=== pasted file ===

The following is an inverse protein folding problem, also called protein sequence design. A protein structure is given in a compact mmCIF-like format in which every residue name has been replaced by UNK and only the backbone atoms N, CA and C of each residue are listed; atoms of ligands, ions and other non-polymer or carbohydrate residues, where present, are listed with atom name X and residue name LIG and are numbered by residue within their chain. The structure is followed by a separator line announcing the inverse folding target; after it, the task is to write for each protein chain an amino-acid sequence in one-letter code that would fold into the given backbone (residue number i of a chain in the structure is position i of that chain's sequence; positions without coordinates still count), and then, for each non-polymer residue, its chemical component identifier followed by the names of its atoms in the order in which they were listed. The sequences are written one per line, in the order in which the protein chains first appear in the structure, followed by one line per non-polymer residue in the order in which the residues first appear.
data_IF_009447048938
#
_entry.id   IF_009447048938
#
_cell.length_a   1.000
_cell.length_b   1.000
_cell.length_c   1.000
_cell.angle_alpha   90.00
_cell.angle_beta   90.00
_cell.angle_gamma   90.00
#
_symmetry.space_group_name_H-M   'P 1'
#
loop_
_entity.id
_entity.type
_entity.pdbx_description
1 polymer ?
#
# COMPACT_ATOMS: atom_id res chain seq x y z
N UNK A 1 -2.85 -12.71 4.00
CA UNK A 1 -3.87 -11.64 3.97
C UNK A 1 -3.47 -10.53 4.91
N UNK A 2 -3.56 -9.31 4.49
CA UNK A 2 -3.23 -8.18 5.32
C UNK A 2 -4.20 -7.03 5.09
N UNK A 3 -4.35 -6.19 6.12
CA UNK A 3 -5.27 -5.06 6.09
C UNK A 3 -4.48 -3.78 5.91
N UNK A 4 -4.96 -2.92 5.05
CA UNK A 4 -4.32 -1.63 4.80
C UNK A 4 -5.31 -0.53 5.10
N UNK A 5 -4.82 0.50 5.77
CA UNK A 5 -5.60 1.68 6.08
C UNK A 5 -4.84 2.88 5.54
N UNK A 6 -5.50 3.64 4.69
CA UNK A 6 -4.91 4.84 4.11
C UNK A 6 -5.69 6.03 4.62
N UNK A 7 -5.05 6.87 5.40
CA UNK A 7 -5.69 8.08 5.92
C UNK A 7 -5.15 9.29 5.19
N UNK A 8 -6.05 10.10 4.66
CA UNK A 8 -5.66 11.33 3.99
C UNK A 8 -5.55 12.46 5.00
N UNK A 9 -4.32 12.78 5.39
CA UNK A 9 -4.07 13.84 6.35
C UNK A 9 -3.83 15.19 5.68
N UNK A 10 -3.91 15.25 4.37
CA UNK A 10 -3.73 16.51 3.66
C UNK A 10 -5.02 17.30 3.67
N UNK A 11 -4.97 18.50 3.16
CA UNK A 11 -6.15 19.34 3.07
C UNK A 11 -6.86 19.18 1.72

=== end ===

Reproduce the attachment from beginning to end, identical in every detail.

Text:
The following is an inverse protein folding problem, also called protein sequence design. A protein structure is given in a compact mmCIF-like format in which every residue name has been replaced by UNK and only the backbone atoms N, CA and C of each residue are listed; atoms of ligands, ions and other non-polymer or carbohydrate residues, where present, are listed with atom name X and residue name LIG and are numbered by residue within their chain. The structure is followed by a separator line announcing the inverse folding target; after it, the task is to write for each protein chain an amino-acid sequence in one-letter code that would fold into the given backbone (residue number i of a chain in the structure is position i of that chain's sequence; positions without coordinates still count), and then, for each non-polymer residue, its chemical component identifier followed by the names of its atoms in the order in which they were listed. The sequences are written one per line, in the order in which the protein chains first appear in the structure, followed by one line per non-polymer residue in the order in which the residues first appear.
data_IF_009447048938
#
_entry.id   IF_009447048938
#
_cell.length_a   1.000
_cell.length_b   1.000
_cell.length_c   1.000
_cell.angle_alpha   90.00
_cell.angle_beta   90.00
_cell.angle_gamma   90.00
#
_symmetry.space_group_name_H-M   'P 1'
#
loop_
_entity.id
_entity.type
_entity.pdbx_description
1 polymer ?
#
# COMPACT_ATOMS: atom_id res chain seq x y z
N UNK A 1 -2.85 -12.71 4.00
CA UNK A 1 -3.87 -11.64 3.97
C UNK A 1 -3.47 -10.53 4.91
N UNK A 2 -3.56 -9.31 4.49
CA UNK A 2 -3.23 -8.18 5.32
C UNK A 2 -4.20 -7.03 5.09
N UNK A 3 -4.35 -6.19 6.12
CA UNK A 3 -5.27 -5.06 6.09
C UNK A 3 -4.48 -3.78 5.91
N UNK A 4 -4.96 -2.92 5.05
CA UNK A 4 -4.32 -1.63 4.80
C UNK A 4 -5.31 -0.53 5.10
N UNK A 5 -4.82 0.50 5.77
CA UNK A 5 -5.60 1.68 6.08
C UNK A 5 -4.84 2.88 5.54
N UNK A 6 -5.50 3.64 4.69
CA UNK A 6 -4.91 4.84 4.11
C UNK A 6 -5.69 6.03 4.62
N UNK A 7 -5.05 6.87 5.40
CA UNK A 7 -5.69 8.08 5.92
C UNK A 7 -5.15 9.29 5.19
N UNK A 8 -6.05 10.10 4.66
CA UNK A 8 -5.66 11.33 3.99
C UNK A 8 -5.55 12.46 5.00
N UNK A 9 -4.32 12.78 5.39
CA UNK A 9 -4.07 13.84 6.35
C UNK A 9 -3.83 15.19 5.68
N UNK A 10 -3.91 15.25 4.37
CA UNK A 10 -3.73 16.51 3.66
C UNK A 10 -5.02 17.30 3.67
N UNK A 11 -4.97 18.50 3.16
CA UNK A 11 -6.15 19.34 3.07
C UNK A 11 -6.86 19.18 1.72